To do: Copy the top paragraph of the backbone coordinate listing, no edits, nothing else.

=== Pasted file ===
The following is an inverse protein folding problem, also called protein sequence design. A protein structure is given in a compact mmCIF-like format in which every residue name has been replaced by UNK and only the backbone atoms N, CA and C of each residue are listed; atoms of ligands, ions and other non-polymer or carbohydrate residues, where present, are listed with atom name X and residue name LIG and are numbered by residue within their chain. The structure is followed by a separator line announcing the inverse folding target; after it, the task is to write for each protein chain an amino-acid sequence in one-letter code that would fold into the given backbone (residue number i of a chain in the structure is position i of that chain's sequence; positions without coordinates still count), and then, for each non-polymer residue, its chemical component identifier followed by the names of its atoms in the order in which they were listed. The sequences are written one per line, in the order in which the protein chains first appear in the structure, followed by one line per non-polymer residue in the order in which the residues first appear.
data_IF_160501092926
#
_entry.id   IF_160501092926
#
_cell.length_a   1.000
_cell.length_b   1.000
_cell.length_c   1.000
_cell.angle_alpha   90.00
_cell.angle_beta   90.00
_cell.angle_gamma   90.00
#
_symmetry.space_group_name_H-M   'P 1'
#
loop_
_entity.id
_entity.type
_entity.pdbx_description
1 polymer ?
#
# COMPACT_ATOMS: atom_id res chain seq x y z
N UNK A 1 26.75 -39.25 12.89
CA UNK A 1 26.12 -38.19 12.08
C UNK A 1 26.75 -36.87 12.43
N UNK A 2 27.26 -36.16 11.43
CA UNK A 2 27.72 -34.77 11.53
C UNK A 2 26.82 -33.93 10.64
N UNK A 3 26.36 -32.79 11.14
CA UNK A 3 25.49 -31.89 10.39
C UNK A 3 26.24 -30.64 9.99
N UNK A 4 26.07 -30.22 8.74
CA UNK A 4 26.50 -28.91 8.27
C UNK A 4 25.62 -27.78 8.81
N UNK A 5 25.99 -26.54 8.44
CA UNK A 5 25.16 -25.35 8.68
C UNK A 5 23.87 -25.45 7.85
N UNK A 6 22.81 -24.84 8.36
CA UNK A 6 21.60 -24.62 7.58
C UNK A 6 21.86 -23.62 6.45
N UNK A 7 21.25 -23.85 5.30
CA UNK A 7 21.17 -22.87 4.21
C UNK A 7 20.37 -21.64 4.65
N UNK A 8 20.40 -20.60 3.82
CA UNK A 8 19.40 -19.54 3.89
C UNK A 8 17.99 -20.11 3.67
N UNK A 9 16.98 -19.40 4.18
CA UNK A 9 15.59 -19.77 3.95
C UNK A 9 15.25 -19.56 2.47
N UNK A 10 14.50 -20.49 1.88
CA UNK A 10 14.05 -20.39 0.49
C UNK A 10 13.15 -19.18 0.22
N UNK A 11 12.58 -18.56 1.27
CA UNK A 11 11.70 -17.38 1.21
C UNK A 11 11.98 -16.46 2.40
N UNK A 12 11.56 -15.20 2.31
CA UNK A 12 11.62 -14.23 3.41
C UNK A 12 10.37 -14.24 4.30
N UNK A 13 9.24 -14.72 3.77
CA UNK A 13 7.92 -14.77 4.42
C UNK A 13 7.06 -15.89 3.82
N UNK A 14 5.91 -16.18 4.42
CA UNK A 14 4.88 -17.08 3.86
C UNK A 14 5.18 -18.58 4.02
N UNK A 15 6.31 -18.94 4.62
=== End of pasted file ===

The following is an inverse protein folding problem, also called protein sequence design. A protein structure is given in a compact mmCIF-like format in which every residue name has been replaced by UNK and only the backbone atoms N, CA and C of each residue are listed; atoms of ligands, ions and other non-polymer or carbohydrate residues, where present, are listed with atom name X and residue name LIG and are numbered by residue within their chain. The structure is followed by a separator line announcing the inverse folding target; after it, the task is to write for each protein chain an amino-acid sequence in one-letter code that would fold into the given backbone (residue number i of a chain in the structure is position i of that chain's sequence; positions without coordinates still count), and then, for each non-polymer residue, its chemical component identifier followed by the names of its atoms in the order in which they were listed. The sequences are written one per line, in the order in which the protein chains first appear in the structure, followed by one line per non-polymer residue in the order in which the residues first appear.